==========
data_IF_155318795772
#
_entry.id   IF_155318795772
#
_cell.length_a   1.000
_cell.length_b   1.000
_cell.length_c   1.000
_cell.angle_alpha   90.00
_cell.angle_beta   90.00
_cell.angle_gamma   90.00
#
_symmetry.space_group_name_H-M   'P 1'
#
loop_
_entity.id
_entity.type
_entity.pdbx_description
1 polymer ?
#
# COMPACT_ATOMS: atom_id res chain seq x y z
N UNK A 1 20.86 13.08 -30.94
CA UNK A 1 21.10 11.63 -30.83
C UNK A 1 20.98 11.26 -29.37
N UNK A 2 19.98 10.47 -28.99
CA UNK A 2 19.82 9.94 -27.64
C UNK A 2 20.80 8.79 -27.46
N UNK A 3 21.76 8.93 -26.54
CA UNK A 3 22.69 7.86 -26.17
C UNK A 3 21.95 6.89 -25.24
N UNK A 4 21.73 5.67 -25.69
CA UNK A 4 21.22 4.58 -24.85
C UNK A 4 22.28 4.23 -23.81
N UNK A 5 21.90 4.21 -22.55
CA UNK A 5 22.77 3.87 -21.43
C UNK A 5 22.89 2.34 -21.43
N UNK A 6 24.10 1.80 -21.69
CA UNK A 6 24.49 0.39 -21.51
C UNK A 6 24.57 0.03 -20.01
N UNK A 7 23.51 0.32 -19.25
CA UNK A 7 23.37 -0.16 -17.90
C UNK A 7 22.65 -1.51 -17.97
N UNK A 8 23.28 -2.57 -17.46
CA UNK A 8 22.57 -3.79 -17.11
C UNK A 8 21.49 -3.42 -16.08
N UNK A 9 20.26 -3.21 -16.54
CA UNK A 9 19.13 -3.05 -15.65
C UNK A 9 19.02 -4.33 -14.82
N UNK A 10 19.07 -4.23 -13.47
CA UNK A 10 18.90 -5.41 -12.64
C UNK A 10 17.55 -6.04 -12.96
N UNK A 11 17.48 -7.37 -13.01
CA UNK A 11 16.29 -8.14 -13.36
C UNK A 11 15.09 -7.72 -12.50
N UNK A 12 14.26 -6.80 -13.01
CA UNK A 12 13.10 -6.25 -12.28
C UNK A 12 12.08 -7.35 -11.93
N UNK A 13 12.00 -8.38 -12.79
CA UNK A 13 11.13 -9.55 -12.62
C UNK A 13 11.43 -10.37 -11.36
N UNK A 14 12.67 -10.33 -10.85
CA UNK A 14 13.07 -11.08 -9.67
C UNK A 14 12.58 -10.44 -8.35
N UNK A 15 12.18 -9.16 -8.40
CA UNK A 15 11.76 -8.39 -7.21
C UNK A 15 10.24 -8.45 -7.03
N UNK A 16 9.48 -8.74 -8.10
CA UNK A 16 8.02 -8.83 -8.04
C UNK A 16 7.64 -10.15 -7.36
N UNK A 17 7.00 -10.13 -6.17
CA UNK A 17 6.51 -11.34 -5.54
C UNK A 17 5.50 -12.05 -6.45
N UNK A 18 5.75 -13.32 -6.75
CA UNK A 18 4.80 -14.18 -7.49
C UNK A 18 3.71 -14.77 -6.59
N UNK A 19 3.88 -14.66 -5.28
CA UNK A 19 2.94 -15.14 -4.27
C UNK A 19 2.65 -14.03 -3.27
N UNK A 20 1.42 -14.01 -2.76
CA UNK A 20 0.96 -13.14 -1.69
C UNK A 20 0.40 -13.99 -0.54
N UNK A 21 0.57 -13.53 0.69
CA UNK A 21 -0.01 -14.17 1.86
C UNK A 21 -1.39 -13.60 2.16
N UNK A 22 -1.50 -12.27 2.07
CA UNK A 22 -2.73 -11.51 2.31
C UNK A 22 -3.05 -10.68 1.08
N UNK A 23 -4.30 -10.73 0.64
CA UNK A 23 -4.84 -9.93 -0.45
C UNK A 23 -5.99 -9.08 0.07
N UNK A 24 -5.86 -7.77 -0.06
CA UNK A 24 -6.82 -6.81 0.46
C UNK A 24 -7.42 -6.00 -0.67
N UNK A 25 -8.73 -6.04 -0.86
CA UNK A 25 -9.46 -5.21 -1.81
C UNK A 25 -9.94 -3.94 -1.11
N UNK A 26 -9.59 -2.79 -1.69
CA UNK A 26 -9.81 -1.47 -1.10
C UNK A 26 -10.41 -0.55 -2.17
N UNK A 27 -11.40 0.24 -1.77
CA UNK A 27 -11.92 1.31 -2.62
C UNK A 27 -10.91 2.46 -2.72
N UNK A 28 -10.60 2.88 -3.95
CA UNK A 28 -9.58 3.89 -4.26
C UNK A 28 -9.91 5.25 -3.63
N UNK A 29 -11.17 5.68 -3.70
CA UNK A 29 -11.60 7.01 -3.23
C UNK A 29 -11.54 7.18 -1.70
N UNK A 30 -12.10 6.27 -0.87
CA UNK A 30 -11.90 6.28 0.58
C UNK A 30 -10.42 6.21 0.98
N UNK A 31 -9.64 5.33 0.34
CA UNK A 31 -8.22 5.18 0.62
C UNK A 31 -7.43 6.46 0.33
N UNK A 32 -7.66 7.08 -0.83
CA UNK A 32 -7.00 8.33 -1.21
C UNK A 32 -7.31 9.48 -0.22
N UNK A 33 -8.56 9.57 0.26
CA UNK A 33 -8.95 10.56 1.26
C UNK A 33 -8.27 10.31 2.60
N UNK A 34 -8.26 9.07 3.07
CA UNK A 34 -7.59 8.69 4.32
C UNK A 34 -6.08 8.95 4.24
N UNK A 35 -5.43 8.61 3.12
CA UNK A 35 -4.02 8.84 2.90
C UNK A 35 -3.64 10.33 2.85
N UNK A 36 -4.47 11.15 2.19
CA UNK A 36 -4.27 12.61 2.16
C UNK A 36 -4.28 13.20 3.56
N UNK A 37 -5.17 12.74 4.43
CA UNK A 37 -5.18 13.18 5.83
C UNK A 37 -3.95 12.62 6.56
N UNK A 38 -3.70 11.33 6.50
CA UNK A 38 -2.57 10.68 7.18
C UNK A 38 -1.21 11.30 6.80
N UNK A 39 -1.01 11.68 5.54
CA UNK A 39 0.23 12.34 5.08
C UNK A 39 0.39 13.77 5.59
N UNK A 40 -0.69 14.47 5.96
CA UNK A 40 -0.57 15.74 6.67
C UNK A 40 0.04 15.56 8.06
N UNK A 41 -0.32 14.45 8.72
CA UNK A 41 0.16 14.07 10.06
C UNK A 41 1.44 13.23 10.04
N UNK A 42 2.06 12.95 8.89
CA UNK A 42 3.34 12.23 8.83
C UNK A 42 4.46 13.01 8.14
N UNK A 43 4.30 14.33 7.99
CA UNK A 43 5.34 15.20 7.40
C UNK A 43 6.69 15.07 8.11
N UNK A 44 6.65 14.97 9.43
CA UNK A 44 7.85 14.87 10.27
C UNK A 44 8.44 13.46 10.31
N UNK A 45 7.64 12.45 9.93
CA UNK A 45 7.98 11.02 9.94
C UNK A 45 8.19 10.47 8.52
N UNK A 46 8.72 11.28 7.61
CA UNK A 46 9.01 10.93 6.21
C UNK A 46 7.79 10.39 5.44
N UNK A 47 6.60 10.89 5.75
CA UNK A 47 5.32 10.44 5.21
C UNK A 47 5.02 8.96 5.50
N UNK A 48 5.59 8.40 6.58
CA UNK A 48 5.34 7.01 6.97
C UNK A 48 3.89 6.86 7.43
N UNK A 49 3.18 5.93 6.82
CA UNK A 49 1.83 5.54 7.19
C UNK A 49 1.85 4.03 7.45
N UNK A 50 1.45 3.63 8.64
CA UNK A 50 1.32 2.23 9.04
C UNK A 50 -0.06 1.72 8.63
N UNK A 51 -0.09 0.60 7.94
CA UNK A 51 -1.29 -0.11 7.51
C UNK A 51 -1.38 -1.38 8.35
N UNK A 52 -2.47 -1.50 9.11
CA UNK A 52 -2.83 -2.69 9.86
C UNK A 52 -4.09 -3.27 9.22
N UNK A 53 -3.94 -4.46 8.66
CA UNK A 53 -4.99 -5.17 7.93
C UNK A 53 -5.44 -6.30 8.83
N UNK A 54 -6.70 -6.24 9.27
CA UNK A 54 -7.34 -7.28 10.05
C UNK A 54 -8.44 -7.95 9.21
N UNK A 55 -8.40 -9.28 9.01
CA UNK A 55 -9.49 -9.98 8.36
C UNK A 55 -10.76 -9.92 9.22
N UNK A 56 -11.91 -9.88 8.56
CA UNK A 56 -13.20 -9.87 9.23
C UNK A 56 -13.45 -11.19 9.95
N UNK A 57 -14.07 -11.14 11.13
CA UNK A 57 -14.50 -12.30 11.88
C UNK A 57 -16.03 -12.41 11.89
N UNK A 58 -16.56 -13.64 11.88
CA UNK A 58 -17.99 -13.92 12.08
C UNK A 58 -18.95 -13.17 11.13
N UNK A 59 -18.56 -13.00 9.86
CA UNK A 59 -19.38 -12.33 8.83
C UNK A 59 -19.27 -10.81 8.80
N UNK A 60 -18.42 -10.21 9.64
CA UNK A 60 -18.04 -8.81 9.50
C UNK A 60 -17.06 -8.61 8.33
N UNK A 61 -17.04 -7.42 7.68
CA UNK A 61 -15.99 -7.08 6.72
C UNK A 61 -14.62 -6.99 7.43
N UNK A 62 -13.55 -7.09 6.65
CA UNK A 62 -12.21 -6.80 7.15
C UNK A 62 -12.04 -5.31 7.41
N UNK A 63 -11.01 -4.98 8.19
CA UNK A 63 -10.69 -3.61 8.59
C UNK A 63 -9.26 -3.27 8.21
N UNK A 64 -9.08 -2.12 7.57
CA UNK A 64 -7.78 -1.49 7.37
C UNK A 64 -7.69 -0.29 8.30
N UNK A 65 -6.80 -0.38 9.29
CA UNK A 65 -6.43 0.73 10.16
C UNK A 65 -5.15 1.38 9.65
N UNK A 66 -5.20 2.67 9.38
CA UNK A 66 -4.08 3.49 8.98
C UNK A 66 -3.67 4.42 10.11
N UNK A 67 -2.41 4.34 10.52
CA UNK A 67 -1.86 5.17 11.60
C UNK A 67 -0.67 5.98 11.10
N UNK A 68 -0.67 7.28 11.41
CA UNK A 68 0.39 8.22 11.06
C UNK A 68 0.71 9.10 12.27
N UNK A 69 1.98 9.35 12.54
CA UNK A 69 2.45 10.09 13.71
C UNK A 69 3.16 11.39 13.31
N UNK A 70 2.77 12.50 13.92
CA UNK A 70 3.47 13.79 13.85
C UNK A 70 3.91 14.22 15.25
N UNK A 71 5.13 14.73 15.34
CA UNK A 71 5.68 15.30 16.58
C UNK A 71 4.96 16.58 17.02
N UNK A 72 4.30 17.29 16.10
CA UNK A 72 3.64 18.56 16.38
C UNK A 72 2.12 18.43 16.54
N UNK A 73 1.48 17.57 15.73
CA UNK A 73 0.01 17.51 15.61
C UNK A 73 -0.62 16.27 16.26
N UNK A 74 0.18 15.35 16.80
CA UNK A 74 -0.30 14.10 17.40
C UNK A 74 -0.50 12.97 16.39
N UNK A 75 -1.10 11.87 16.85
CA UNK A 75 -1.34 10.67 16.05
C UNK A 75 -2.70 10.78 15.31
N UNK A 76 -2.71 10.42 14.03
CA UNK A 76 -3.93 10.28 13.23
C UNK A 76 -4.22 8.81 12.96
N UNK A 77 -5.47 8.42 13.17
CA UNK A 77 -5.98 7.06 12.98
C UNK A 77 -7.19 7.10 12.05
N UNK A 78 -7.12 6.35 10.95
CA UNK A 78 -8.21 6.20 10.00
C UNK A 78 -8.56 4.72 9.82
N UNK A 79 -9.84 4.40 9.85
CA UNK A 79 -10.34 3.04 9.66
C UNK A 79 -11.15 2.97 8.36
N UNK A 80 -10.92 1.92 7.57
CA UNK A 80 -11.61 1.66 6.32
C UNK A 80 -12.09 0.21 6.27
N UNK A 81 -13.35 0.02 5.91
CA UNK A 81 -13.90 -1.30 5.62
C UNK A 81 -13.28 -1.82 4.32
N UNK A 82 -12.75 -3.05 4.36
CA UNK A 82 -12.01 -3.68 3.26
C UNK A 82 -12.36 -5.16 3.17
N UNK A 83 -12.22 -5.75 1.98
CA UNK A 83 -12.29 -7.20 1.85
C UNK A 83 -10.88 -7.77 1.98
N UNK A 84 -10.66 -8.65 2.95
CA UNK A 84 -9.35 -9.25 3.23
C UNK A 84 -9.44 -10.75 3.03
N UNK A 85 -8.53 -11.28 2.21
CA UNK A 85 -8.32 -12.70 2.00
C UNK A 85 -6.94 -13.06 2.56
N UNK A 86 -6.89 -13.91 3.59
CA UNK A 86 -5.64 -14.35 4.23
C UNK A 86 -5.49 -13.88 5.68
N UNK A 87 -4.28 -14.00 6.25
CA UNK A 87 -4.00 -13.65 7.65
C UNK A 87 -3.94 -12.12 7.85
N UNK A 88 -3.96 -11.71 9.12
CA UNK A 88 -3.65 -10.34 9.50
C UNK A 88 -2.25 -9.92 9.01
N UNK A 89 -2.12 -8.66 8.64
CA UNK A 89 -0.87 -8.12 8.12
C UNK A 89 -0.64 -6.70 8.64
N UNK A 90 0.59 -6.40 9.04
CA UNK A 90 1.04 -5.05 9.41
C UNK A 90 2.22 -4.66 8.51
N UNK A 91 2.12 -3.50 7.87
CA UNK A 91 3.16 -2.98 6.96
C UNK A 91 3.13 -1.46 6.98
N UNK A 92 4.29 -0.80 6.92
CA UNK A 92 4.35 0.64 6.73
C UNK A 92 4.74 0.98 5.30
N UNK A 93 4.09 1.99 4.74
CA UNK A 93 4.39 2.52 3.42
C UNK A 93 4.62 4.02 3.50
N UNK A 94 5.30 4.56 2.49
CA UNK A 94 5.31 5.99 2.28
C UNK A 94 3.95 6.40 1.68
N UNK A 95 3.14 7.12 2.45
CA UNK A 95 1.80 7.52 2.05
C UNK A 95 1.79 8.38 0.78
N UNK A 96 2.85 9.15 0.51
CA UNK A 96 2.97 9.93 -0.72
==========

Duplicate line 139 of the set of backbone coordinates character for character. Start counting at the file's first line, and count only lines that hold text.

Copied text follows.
CA UNK A 40 -0.57 15.74 6.67